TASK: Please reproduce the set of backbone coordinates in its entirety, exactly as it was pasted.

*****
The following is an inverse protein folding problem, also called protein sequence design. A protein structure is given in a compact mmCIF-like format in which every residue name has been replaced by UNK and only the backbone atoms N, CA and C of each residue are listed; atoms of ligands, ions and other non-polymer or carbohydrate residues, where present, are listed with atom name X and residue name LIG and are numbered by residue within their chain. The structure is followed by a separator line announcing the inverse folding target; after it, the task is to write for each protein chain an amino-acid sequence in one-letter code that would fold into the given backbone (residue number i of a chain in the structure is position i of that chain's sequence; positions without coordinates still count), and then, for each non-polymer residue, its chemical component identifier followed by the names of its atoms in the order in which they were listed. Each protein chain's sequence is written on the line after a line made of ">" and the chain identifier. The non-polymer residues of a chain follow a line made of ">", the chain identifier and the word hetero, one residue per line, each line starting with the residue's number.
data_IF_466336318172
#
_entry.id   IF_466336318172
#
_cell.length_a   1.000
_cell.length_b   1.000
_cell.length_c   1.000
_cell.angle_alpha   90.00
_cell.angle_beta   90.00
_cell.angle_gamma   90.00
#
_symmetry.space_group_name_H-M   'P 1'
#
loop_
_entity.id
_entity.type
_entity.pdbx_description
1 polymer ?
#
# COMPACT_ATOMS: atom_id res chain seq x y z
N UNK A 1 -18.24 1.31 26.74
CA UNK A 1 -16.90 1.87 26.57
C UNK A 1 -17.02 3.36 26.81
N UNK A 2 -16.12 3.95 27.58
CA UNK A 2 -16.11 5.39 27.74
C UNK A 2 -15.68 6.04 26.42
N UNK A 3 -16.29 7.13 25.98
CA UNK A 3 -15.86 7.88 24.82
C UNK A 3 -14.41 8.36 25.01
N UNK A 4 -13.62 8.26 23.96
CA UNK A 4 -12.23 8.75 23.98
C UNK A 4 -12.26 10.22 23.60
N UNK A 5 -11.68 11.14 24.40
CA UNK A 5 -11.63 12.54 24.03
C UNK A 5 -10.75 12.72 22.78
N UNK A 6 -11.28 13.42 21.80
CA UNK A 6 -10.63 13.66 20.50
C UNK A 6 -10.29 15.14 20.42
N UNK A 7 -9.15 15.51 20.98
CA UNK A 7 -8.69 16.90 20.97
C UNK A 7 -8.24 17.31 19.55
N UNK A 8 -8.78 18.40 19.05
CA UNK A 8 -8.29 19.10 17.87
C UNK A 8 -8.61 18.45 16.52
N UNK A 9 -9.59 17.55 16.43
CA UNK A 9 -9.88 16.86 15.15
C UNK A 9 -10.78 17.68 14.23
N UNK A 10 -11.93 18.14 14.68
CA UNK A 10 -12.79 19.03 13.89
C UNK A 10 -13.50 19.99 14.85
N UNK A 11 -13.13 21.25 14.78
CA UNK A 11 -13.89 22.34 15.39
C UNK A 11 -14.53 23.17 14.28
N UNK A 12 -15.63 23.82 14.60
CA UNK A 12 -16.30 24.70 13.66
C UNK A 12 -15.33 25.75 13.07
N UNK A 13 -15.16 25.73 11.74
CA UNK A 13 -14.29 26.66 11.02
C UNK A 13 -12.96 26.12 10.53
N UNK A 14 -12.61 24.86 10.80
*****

The following is an inverse protein folding problem, also called protein sequence design. A protein structure is given in a compact mmCIF-like format in which every residue name has been replaced by UNK and only the backbone atoms N, CA and C of each residue are listed; atoms of ligands, ions and other non-polymer or carbohydrate residues, where present, are listed with atom name X and residue name LIG and are numbered by residue within their chain. The structure is followed by a separator line announcing the inverse folding target; after it, the task is to write for each protein chain an amino-acid sequence in one-letter code that would fold into the given backbone (residue number i of a chain in the structure is position i of that chain's sequence; positions without coordinates still count), and then, for each non-polymer residue, its chemical component identifier followed by the names of its atoms in the order in which they were listed. Each protein chain's sequence is written on the line after a line made of ">" and the chain identifier. The non-polymer residues of a chain follow a line made of ">", the chain identifier and the word hetero, one residue per line, each line starting with the residue's number.
data_IF_466336318172
#
_entry.id   IF_466336318172
#
_cell.length_a   1.000
_cell.length_b   1.000
_cell.length_c   1.000
_cell.angle_alpha   90.00
_cell.angle_beta   90.00
_cell.angle_gamma   90.00
#
_symmetry.space_group_name_H-M   'P 1'
#
loop_
_entity.id
_entity.type
_entity.pdbx_description
1 polymer ?
#
# COMPACT_ATOMS: atom_id res chain seq x y z
N UNK A 1 -18.24 1.31 26.74
CA UNK A 1 -16.90 1.87 26.57
C UNK A 1 -17.02 3.36 26.81
N UNK A 2 -16.12 3.95 27.58
CA UNK A 2 -16.11 5.39 27.74
C UNK A 2 -15.68 6.04 26.42
N UNK A 3 -16.29 7.13 25.98
CA UNK A 3 -15.86 7.88 24.82
C UNK A 3 -14.41 8.36 25.01
N UNK A 4 -13.62 8.26 23.96
CA UNK A 4 -12.23 8.75 23.98
C UNK A 4 -12.26 10.22 23.60
N UNK A 5 -11.68 11.14 24.40
CA UNK A 5 -11.63 12.54 24.03
C UNK A 5 -10.75 12.72 22.78
N UNK A 6 -11.28 13.42 21.80
CA UNK A 6 -10.63 13.66 20.50
C UNK A 6 -10.29 15.14 20.42
N UNK A 7 -9.15 15.51 20.98
CA UNK A 7 -8.69 16.90 20.97
C UNK A 7 -8.24 17.31 19.55
N UNK A 8 -8.78 18.40 19.05
CA UNK A 8 -8.29 19.10 17.87
C UNK A 8 -8.61 18.45 16.52
N UNK A 9 -9.59 17.55 16.43
CA UNK A 9 -9.88 16.86 15.15
C UNK A 9 -10.78 17.68 14.23
N UNK A 10 -11.93 18.14 14.68
CA UNK A 10 -12.79 19.03 13.89
C UNK A 10 -13.50 19.99 14.85
N UNK A 11 -13.13 21.25 14.78
CA UNK A 11 -13.89 22.34 15.39
C UNK A 11 -14.53 23.17 14.28
N UNK A 12 -15.63 23.82 14.60
CA UNK A 12 -16.30 24.70 13.66
C UNK A 12 -15.33 25.75 13.07
N UNK A 13 -15.16 25.73 11.74
CA UNK A 13 -14.29 26.66 11.02
C UNK A 13 -12.96 26.12 10.53
N UNK A 14 -12.61 24.86 10.80